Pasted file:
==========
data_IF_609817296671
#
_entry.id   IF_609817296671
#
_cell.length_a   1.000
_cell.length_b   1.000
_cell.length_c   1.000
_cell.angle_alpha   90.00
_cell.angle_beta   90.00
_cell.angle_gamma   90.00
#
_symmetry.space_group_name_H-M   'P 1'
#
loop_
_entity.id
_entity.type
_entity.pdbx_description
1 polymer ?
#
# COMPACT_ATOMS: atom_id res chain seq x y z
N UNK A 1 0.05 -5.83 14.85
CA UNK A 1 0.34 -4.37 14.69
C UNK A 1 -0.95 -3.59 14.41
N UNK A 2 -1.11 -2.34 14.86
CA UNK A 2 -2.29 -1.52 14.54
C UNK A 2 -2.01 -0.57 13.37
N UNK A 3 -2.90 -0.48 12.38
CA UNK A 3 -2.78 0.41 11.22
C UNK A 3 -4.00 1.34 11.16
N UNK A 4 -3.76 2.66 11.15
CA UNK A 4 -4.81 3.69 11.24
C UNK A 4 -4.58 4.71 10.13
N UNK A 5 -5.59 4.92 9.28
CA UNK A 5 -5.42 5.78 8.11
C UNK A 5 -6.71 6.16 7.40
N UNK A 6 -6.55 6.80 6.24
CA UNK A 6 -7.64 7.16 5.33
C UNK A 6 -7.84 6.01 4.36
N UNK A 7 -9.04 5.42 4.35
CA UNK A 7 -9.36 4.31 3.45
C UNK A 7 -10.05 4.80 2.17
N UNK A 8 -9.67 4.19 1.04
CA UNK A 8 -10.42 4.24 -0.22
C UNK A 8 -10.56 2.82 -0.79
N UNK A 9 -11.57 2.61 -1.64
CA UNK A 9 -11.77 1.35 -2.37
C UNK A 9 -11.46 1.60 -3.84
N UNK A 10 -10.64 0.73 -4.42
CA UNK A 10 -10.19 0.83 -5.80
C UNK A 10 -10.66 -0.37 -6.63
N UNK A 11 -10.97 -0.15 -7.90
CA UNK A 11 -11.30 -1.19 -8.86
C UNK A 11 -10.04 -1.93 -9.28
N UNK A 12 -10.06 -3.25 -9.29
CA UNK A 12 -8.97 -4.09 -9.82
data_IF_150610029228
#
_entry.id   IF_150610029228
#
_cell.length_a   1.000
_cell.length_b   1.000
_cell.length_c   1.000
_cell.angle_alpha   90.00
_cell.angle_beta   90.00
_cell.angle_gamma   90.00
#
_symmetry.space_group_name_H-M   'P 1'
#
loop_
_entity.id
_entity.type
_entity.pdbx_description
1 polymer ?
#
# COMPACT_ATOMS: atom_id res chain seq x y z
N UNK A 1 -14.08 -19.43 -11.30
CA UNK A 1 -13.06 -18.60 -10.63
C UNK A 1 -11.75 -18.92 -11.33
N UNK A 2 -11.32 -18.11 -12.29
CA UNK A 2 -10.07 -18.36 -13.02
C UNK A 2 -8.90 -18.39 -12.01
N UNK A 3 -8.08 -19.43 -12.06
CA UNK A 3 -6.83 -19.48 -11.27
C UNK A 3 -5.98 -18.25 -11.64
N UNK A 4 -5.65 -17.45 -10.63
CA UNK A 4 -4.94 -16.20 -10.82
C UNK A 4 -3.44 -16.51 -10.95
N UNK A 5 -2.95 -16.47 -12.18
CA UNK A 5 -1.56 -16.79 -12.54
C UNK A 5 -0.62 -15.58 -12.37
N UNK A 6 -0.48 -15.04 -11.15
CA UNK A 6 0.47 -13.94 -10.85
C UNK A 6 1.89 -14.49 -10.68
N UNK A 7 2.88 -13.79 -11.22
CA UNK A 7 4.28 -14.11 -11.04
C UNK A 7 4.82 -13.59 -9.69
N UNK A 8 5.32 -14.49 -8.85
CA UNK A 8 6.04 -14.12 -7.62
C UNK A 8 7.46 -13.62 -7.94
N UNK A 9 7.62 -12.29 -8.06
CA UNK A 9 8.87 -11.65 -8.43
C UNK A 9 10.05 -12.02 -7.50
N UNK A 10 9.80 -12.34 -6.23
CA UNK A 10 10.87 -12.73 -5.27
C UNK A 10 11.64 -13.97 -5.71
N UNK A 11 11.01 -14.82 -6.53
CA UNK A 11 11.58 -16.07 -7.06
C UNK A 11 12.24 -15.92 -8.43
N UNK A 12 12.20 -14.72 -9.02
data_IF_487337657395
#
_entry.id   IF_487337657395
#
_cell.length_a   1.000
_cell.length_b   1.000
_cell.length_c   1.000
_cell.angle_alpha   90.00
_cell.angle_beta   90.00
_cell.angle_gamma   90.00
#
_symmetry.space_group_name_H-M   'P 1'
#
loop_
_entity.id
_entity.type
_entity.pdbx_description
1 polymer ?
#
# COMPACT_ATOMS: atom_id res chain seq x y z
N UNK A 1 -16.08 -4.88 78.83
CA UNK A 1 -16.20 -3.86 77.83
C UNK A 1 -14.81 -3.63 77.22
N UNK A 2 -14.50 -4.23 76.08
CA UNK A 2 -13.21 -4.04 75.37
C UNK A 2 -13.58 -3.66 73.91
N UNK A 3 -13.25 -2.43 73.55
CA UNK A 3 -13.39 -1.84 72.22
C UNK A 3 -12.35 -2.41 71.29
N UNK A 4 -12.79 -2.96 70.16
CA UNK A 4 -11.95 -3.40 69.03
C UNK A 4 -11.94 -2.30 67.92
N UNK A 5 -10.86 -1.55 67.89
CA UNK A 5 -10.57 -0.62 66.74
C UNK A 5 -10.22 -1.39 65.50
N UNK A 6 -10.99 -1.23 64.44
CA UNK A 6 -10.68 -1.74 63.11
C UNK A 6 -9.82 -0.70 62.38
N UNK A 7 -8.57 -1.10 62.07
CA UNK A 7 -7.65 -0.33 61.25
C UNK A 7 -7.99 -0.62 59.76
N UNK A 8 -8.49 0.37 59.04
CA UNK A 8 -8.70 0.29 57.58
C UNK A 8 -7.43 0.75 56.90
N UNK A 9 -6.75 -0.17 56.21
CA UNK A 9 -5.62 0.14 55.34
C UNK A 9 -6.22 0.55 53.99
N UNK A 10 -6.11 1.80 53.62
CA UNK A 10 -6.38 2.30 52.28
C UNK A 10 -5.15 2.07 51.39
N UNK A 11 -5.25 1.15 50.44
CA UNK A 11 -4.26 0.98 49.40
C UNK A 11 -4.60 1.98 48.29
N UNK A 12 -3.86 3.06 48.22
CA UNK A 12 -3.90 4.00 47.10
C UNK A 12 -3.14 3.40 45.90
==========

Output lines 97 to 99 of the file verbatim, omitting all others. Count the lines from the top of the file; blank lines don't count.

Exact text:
N UNK A 8 5.32 -14.49 -8.85
CA UNK A 8 6.04 -14.12 -7.62
C UNK A 8 7.46 -13.62 -7.94